Bioluminescent in Bocas del Toro
At 9 p.m., the Bay of Almirante was a vast expanse of darkness dotted with distant lights. The rickety dock rocked beneath our feet and a lukewarm breeze came off that endless expanse of black water. As we stumbled aboard the motorboat, I realized that I had never really ventured into the ocean at night.
“Are you nervous?” I asked Erin.
“No,” she said. “Are you?”
“Yeah, actually.” I sat down in the crowded boat and fiddled with an antiquated orange life preserver. “The water looks a lot different when you can’t see it.”
The captain was a stout Panamanian I’ll call Jorge (all staff names have been changed), and when Jorge started the engine, he used its noise as an excuse to sing love songs at the top of his lungs. The boat angled forward, and once we were clear of the dock, we launched into the void. Spray blasted around the hull. The town of Bocas del Toro melted in the distance.
We didn’t know exactly where we were going or what we would see. We had only just met our guide, Jon, a skinny guy with long blond hair who looked scarcely adolescent. We weren’t even sure how long we’d be putting around the bay.
Only one thing was certain: Within the next couple hours, we would track down some bioluminescent phytoplankton, one of the most mystifying life forms in the sea. If all went well, we’d jump in the water and swim in it.
“I need to get out of town for a few days,” I told Erin, my colleague at The Tico Times and one of my favorite people to travel with. “Any interest in going to Bocas?”
“Yes!” she said. “I’ve been dying to go there!”
Most folks in Costa Rica know that Bocas del Toro is a kooky little province in the northeastern corner of Panama, a region famous for secluded islands, sprawling mangroves and armies of red tree frogs. Known among fans as simply “Bocas,” the main settlement is an old company town metamorphosed into a tourist mecca. The islands were once vassals of the United Fruit Company. Today, the place is overrun with backpackers and retirees from other countries.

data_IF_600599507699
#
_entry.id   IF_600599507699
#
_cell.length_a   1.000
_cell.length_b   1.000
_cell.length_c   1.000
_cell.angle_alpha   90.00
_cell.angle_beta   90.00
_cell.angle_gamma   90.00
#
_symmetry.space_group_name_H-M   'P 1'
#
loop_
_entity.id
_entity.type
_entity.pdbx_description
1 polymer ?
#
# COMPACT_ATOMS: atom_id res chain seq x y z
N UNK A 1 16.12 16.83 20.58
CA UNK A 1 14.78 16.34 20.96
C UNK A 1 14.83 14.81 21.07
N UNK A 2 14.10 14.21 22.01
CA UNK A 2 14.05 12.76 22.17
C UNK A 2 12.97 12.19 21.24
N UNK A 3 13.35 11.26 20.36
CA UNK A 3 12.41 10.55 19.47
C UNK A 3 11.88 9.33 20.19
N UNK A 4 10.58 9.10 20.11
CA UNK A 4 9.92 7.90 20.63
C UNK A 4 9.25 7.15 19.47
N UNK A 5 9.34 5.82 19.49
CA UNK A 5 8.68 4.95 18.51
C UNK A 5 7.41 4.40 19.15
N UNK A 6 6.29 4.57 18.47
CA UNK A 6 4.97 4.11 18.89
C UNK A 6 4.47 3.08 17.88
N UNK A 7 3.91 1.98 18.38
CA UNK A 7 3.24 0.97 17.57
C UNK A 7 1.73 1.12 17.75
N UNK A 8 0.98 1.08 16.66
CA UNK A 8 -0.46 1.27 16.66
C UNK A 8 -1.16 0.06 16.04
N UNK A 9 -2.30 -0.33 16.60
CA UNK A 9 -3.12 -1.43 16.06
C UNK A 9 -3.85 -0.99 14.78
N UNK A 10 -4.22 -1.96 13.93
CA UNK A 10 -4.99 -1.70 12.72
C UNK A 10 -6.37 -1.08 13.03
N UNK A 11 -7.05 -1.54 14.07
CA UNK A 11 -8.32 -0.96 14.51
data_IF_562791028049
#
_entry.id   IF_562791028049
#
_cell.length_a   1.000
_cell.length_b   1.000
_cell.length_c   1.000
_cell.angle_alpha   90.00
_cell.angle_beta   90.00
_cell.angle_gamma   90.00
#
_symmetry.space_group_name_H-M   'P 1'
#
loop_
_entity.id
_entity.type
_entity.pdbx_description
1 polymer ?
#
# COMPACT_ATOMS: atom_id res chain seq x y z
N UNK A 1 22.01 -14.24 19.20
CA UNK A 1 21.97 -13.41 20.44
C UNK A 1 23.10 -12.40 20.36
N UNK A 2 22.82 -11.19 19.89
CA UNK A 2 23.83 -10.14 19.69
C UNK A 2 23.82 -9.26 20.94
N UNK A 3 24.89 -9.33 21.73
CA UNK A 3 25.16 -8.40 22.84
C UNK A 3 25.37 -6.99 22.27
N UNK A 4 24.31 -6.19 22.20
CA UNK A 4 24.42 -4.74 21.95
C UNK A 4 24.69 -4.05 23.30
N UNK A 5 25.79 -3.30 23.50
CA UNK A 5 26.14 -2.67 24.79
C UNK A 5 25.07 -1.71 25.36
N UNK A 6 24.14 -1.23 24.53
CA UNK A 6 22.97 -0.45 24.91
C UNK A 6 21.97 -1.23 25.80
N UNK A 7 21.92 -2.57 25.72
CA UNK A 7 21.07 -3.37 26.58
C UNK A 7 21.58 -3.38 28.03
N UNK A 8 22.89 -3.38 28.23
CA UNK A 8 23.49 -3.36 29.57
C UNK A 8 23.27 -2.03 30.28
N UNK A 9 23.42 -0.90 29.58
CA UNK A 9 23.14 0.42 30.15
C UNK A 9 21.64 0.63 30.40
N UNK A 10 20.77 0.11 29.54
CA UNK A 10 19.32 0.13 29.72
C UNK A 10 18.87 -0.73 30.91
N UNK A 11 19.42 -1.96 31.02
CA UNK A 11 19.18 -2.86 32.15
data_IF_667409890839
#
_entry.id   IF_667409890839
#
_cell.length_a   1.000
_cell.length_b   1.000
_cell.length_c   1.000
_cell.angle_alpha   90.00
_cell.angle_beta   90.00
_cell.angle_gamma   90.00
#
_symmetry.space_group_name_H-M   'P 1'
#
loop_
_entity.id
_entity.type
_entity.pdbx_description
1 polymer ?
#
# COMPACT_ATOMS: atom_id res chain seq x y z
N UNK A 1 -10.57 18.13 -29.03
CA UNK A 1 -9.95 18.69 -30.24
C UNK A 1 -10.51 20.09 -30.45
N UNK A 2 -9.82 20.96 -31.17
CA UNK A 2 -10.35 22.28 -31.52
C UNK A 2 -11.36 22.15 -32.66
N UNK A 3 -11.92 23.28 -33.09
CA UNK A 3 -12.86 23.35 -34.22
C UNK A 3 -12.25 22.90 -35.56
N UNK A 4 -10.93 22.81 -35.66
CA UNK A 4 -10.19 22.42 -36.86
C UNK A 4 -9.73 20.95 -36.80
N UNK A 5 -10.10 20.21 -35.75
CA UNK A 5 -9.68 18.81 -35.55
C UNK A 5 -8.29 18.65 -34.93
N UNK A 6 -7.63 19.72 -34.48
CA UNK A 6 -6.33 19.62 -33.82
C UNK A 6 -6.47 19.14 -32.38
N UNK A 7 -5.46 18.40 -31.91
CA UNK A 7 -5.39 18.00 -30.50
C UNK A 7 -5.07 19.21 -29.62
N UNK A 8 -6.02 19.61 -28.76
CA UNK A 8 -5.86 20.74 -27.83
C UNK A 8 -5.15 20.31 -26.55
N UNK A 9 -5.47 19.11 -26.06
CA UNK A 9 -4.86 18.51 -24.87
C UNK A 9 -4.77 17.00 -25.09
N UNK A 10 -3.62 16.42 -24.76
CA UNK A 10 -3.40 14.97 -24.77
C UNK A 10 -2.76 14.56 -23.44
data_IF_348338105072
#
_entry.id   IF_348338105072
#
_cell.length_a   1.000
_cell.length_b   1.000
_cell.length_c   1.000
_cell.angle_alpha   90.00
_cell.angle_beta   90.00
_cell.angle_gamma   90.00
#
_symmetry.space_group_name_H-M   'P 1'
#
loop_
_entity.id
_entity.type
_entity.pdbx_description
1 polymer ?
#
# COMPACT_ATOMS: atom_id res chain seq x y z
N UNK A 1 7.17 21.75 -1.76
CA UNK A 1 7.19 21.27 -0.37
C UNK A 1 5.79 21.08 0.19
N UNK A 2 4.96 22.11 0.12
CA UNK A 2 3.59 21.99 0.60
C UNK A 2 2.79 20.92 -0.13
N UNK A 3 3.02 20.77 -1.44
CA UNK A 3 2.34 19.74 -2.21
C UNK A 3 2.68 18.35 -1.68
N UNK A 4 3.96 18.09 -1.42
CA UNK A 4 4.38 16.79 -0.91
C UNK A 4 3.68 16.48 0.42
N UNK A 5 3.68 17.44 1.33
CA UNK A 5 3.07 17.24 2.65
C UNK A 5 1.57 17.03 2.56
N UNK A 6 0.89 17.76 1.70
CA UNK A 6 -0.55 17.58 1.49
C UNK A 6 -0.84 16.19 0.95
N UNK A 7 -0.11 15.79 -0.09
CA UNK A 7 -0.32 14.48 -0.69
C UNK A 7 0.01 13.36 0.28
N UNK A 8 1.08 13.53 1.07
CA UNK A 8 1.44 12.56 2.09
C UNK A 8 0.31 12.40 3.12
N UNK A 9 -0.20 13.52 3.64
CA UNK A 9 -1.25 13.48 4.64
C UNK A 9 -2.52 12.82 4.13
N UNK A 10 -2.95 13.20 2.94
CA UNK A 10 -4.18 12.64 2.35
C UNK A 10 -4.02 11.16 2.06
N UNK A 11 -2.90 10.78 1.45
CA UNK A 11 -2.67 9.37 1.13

While plenty of millionaires vacation in Bocas, the place has a countercultural flavor: Gringo’s Mexican is a quirky little restaurant run by a chatty Californian expat. Bocas Blended is a cute eatery built into a retired bus. Erin and I booked a room at Mar e Iguana (“Sea and Iguana”), a hostel on the outskirts of town. When the taxista drove us there, he pulled up to the beach, pointed to the hostel’s entrance, and said, “Estamos aquí. Mar e Iguana.”
“Oh, my God,” I said as we (gently) closed the taxi’s doors. “I didn’t even get that.”
“The name of this place.”
“What about it?”
“Say it fast and don’t pronounce the ‘g.’”
“What? Marijuana?” As she said this, Erin’s jaw dropped, and we burst into cackles.
As it happened, Mar e Iguana was a tame – not to mention beautiful – little hostel, and most of its denizens were young Germans on their Wanderjahr. Bocas del Toro has its share of parties and reckless behavior, but a critical mass of visitors comes for more than cheap Balboa beer and ubiquitous ganja. They want to also lie on isolated beaches, go snorkeling near dolphin pods and climb into caves full of bats. They want to rent bicycles and pedal down jungle roads, or hike the trails of Red Frog Beach and admire the exotic birds.